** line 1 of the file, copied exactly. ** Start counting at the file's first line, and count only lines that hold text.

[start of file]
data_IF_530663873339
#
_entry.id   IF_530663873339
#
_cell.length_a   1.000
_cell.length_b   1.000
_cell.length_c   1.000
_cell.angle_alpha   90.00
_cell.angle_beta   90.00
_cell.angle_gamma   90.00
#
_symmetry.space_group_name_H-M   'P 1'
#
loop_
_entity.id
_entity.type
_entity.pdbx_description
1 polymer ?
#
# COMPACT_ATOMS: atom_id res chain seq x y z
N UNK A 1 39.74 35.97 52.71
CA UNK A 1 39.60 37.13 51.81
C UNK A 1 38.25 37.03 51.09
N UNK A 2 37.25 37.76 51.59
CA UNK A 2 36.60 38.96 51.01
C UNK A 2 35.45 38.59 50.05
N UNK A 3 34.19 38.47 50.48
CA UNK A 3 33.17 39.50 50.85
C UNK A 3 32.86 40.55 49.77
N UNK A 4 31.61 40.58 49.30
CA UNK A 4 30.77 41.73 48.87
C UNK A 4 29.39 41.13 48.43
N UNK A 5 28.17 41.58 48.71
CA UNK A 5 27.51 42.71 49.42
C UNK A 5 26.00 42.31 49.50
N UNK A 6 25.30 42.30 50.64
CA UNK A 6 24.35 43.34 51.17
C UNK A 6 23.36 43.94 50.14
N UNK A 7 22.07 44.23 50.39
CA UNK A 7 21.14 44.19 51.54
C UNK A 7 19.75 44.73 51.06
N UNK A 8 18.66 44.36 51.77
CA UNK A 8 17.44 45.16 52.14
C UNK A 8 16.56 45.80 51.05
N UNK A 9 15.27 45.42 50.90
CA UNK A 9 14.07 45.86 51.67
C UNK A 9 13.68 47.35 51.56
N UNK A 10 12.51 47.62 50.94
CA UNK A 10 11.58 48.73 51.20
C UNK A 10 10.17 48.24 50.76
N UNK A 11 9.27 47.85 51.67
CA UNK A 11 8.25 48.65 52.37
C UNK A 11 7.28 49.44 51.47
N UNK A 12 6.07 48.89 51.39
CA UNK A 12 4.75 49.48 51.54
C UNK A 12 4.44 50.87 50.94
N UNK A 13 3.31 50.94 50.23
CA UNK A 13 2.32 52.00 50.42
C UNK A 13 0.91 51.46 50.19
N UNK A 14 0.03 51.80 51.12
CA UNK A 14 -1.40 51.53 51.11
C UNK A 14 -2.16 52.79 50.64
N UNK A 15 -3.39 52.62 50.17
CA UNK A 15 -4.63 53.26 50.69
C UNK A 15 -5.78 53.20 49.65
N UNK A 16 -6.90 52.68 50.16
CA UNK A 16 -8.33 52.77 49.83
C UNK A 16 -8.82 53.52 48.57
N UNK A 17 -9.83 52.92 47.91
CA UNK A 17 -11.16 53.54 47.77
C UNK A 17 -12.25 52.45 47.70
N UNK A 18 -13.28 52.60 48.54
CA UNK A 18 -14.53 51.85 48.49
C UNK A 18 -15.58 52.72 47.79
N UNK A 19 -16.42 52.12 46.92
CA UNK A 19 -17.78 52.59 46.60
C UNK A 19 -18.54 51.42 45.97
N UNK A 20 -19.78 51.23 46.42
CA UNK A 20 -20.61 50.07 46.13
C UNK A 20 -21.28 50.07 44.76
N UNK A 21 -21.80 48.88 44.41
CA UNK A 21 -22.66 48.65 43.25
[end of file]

data_IF_530663873339